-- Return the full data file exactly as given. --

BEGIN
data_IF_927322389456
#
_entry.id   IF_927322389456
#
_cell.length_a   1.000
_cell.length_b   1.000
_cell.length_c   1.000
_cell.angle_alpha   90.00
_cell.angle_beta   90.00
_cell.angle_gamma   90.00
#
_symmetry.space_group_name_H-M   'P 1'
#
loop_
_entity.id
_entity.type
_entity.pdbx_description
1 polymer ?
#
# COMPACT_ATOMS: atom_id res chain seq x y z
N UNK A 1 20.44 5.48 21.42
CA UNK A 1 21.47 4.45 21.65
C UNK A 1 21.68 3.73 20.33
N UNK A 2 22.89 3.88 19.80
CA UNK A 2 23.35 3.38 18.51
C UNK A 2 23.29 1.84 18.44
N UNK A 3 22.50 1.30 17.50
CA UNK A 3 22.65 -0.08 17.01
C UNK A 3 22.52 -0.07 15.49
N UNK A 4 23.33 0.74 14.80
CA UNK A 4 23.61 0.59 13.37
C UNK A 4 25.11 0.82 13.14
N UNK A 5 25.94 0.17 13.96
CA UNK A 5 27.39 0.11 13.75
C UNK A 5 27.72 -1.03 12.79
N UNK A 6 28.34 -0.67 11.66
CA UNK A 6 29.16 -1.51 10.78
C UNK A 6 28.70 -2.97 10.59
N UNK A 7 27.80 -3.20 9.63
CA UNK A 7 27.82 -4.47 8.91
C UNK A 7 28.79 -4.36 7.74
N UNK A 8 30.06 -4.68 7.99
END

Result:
data_IF_927322389456
#
_entry.id   IF_927322389456
#
_cell.length_a   1.000
_cell.length_b   1.000
_cell.length_c   1.000
_cell.angle_alpha   90.00
_cell.angle_beta   90.00
_cell.angle_gamma   90.00
#
_symmetry.space_group_name_H-M   'P 1'
#
loop_
_entity.id
_entity.type
_entity.pdbx_description
1 polymer ?
#
# COMPACT_ATOMS: atom_id res chain seq x y z
N UNK A 1 20.44 5.48 21.42
CA UNK A 1 21.47 4.45 21.65
C UNK A 1 21.68 3.73 20.33
N UNK A 2 22.89 3.88 19.80
CA UNK A 2 23.35 3.38 18.51
C UNK A 2 23.29 1.84 18.44
N UNK A 3 22.50 1.30 17.50
CA UNK A 3 22.65 -0.08 17.01
C UNK A 3 22.52 -0.07 15.49
N UNK A 4 23.33 0.74 14.80
CA UNK A 4 23.61 0.59 13.37
C UNK A 4 25.11 0.82 13.14
N UNK A 5 25.94 0.17 13.96
CA UNK A 5 27.39 0.11 13.75
C UNK A 5 27.72 -1.03 12.79
N UNK A 6 28.34 -0.67 11.66
CA UNK A 6 29.16 -1.51 10.78
C UNK A 6 28.70 -2.97 10.59
N UNK A 7 27.80 -3.20 9.63
CA UNK A 7 27.82 -4.47 8.91
C UNK A 7 28.79 -4.36 7.74
N UNK A 8 30.06 -4.68 7.99